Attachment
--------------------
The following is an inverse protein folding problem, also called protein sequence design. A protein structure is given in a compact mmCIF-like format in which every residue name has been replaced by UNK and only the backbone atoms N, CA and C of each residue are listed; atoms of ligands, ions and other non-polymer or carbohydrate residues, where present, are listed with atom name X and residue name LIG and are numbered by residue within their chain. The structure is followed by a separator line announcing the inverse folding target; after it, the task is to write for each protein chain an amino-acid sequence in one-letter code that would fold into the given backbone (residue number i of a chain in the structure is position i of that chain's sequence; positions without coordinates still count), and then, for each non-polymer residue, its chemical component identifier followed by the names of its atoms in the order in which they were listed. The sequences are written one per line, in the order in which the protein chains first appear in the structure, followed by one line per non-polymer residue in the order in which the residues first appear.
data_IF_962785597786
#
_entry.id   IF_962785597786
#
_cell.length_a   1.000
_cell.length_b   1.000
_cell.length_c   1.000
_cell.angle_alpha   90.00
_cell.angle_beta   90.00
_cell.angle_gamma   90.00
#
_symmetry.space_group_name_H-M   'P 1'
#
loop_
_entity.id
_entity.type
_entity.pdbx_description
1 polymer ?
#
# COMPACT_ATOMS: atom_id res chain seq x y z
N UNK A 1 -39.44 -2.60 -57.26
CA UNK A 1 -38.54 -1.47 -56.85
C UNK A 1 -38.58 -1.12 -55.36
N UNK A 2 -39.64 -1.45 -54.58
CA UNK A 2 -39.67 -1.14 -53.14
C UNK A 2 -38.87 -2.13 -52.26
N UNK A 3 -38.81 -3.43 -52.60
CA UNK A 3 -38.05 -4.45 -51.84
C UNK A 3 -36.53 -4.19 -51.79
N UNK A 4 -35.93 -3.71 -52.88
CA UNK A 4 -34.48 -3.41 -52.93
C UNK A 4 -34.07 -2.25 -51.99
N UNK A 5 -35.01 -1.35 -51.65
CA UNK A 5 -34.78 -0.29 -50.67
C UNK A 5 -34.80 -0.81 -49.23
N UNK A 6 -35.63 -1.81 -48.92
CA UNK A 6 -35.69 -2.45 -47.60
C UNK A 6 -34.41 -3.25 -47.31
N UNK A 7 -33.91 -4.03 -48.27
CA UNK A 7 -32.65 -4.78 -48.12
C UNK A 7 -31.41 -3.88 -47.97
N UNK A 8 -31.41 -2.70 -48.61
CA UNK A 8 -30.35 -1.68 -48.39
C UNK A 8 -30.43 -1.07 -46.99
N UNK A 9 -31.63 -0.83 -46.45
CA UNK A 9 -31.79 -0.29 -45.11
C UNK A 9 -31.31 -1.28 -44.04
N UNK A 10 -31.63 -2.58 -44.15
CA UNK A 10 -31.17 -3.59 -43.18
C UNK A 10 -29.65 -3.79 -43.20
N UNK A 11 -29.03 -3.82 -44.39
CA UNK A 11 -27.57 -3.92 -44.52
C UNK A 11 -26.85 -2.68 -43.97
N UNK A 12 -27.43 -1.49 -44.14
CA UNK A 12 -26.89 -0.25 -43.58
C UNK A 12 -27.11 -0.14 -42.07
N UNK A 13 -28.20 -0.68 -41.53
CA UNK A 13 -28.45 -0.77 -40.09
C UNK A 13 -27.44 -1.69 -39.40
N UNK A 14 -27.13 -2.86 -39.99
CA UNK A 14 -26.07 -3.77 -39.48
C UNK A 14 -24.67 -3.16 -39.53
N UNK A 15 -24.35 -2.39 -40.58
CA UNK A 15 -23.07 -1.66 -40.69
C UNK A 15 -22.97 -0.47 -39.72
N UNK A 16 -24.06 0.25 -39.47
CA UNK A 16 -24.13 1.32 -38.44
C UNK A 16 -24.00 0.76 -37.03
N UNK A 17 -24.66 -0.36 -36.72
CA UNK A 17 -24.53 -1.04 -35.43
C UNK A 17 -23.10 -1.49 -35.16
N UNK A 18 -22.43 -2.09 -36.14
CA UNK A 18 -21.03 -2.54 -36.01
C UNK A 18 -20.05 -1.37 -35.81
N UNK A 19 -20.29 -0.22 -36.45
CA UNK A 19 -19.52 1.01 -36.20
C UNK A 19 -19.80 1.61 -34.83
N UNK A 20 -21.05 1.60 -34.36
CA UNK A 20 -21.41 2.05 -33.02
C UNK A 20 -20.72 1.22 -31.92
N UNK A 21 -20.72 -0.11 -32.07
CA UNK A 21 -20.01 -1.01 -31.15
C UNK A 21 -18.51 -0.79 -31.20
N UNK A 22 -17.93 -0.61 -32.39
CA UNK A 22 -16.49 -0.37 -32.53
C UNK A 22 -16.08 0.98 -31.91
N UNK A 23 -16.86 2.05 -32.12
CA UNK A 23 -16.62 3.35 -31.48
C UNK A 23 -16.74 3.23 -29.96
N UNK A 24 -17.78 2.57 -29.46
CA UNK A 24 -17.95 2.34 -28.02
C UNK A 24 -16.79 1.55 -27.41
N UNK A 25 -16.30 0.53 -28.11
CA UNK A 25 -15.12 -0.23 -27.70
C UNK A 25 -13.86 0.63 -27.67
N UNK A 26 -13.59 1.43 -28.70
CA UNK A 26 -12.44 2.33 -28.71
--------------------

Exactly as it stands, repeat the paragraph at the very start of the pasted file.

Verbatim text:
The following is an inverse protein folding problem, also called protein sequence design. A protein structure is given in a compact mmCIF-like format in which every residue name has been replaced by UNK and only the backbone atoms N, CA and C of each residue are listed; atoms of ligands, ions and other non-polymer or carbohydrate residues, where present, are listed with atom name X and residue name LIG and are numbered by residue within their chain. The structure is followed by a separator line announcing the inverse folding target; after it, the task is to write for each protein chain an amino-acid sequence in one-letter code that would fold into the given backbone (residue number i of a chain in the structure is position i of that chain's sequence; positions without coordinates still count), and then, for each non-polymer residue, its chemical component identifier followed by the names of its atoms in the order in which they were listed. The sequences are written one per line, in the order in which the protein chains first appear in the structure, followed by one line per non-polymer residue in the order in which the residues first appear.